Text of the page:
On “Aviator,” the title track from Stoney LaRue’s forthcoming studio album (out October 28th), LaRue sings of crosswinds blowing down FM roads, of boys playing baseball on a sandlot long before having their hearts broken, of leaving and maybe not coming back again. The Texas-to-Oklahoma transplant is singing about growing up and growing wiser, and on songs like “Aviator” and “First One to Know,” the 37-year-old meshes the sort of hopeful, big-hearted Red Dirt country he’s become known for over the past decade with the influence of classic rockers. Recorded to 2-inch tape, Aviator is a meat-and-potatoes country-rock album done the old-fashioned way and dedicated to timeless themes.
For Rolling Stone Country‘s “5 Minutes in Texas” series, LaRue spoke about the themes of Aviator, touring Texas and Oklahoma, his upcoming debut at Nashville’s famed Grand Ole Opry and just where in the hell the name Stoney LaRue Phillips came from.
The Record’s Deal
“I have a son, I have children. [I made Aviator] thinking about how he’s going to grow up, how I grew up — at what point in my life I had different epiphanies and started leaning on different ideals. So it’s kind of one of those searcher-wonderer rescue missions for yourself. And it seemed to have a good ring to it as far as giving it a theme for the album.”
“We did it on 2-inch analog tape, in the same vein as Velvet, my last album. And we did it at Ben Folds’ studio in Nashville, which you can’t record there anymore, so it was good to be a part of that history. And we had money behind it [laughs]. We have investors, so obviously with a little bit more cash you can go a little further and dream a little bigger. … [We used 2-inch tape in an old studio] because I think the music demanded it. We recorded it all together, all at one time: you know, push play and record. When that tape starts rolling, you catch some kind of a raw, ghostly emotion. Digital can’t compare. And I’m nerdy enough to like that stuff.”
A Little Bit Country, a Little Bit Classic Rock
“You know, sitting down writing, actively, I didn’t think about being influenced by anything else. So whatever came out was subconscious. But I definitely listen to that stuff: Bob Dylan, Grateful Dead, Bob Seger. I really picked up my vinyl collection and started listening to it before I write. I think there’s an inevitability there for that influence.”
Texas vs. Oklahoma
“Oklahoma, that’s where I live. That’s where my children live and are raised. I love it. The people are nice. [The difference playing in Texas] depends on where I’m at in Texas, because it’s very diverse. Dallas and Fort Worth are always accepting, and San Antonio. You get into some of the smaller towns — I’m not going to be specific about it, ’cause I don’t want to name-call — but some people actually are fed so much of their music that they start disrespecting, they stop listening for a little bit and just [believe], ‘Well, this is our culture; this is supposed to be here.’ Whereas, you go to Oklahoma or other places in Texas and they’re just so hungry for it and appreciative there. It does take a lot to write a song, brother, so you want your stuff to be taken seriously.”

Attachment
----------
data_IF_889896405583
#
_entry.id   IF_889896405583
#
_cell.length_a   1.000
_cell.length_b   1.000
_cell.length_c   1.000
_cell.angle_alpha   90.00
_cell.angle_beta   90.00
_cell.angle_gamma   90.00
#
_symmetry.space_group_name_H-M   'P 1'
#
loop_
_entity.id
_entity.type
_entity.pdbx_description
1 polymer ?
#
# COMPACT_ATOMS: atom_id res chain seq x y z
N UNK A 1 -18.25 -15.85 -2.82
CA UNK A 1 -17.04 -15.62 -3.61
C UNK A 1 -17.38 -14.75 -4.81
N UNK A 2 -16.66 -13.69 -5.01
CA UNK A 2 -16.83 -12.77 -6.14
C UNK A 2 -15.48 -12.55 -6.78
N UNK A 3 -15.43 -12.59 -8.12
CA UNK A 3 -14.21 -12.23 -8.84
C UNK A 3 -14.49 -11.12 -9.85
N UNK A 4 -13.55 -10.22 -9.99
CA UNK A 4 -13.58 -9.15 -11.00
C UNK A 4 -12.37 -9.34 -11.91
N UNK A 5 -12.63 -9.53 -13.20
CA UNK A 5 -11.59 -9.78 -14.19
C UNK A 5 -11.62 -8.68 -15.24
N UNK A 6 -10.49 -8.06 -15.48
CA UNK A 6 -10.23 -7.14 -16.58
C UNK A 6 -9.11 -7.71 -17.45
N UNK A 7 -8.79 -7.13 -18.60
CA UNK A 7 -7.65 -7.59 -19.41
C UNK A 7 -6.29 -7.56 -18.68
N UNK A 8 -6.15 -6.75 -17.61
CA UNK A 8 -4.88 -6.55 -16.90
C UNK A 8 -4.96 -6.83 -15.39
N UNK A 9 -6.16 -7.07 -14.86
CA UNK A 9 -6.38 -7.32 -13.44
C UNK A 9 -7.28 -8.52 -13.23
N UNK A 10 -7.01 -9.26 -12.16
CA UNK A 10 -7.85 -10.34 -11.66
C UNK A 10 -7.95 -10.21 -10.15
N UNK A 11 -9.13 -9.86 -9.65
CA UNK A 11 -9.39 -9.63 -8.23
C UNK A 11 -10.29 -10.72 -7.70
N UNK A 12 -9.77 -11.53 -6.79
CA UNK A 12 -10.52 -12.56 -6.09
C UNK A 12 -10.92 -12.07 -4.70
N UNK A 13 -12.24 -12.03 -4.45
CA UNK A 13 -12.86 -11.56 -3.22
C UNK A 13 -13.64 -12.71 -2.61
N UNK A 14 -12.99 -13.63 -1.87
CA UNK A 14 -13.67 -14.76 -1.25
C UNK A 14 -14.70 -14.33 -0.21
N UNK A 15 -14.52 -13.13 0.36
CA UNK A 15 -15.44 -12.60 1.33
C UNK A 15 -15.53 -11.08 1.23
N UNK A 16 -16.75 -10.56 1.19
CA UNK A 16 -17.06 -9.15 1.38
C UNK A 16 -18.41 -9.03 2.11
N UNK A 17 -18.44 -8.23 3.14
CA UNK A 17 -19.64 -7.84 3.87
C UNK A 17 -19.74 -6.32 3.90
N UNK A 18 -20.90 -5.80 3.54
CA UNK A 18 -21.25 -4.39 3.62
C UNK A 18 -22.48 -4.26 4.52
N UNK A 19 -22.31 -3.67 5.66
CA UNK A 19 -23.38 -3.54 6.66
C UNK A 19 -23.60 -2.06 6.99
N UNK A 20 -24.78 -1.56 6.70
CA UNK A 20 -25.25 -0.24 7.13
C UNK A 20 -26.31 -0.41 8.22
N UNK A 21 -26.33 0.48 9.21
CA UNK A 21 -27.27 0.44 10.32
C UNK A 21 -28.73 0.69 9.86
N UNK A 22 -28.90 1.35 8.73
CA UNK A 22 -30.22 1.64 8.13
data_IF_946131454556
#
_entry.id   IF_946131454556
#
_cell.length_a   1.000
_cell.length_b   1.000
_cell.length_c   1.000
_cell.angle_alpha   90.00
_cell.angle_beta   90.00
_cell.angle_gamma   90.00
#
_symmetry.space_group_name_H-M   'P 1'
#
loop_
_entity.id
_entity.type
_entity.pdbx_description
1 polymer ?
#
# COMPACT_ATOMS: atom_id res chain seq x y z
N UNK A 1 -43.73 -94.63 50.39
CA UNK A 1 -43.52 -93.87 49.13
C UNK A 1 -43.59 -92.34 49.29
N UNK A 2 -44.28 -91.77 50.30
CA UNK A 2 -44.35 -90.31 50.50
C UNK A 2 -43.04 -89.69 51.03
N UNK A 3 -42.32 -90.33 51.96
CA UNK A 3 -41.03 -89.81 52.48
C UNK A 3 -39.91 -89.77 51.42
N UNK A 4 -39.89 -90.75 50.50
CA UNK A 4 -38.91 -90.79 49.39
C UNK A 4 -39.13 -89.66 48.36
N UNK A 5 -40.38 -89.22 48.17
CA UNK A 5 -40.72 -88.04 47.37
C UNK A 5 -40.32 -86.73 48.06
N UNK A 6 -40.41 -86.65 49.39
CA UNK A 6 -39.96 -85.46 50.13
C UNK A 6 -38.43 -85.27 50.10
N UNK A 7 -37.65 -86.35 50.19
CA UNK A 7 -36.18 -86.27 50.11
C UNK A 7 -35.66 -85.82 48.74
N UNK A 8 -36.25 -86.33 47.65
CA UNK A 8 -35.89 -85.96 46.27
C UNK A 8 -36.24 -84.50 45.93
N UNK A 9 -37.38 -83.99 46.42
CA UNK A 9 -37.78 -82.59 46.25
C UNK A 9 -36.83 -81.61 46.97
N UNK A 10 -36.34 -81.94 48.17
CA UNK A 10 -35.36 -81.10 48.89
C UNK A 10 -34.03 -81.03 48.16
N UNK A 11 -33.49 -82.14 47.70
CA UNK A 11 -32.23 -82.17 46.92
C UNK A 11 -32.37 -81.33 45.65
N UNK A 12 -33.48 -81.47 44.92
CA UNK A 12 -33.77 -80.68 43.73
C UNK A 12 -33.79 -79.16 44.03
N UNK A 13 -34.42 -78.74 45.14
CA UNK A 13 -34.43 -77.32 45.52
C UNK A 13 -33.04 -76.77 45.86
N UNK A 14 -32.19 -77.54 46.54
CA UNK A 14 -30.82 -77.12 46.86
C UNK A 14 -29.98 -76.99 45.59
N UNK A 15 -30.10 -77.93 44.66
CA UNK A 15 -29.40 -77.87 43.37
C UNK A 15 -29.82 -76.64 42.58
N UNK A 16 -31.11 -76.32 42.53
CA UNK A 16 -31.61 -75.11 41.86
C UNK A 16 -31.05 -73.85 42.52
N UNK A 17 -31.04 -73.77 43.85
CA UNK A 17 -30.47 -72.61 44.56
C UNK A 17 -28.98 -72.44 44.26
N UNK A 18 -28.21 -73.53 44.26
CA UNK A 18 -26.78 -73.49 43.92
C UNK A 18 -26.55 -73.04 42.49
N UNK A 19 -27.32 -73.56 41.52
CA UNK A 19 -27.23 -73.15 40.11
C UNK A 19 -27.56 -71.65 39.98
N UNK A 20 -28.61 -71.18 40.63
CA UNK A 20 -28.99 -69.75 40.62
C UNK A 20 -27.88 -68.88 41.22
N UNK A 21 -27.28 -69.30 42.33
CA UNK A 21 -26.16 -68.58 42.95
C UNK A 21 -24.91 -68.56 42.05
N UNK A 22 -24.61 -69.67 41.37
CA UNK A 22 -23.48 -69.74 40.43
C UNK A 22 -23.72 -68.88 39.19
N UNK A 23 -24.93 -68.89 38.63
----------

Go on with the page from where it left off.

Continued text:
The Sound of One Band Clapping
“We [tracked Aviator] live. We separated ourselves in booths and all that. The only people that clapped for us after were our producer and ourselves. So we had to be silent until he said, ‘Cut.’ And then we would applaud each other. And that was neat, but you couldn’t hear that on tape.”
Fandom of the Opry
“Never been! I have this thing where I don’t want to go places until I’m invited. I might crack. Red Rocks [in Colorado] was one of those. We got to play Red Rocks, and Terminal 5 in New York, and stuff like that. But Grand Ole Opry? Are you kidding me? When you just said it I got a chill up my back. 1925, when it was founded, that’s [around] the Great Depression, you know? And they’d bring music to people. That was the catalyst for country music back then. And so now it feels like I’m walking with giants.”
The Name Game
“I was named after my grandfather on my mother’s side. His middle name was LaRue. And Stoney came from a TV show, this Stoney Burke character, who used to be a cowboy on TV. [My father] was flipping through the TV Guide, and they were like, ‘Stoney LaRue! That sounds good.’ What are you smoking?! I’ve gotten so many nicknames and questions about my name. But it’s made me who I am, for sure. You have to definitely wear the monkey suit.”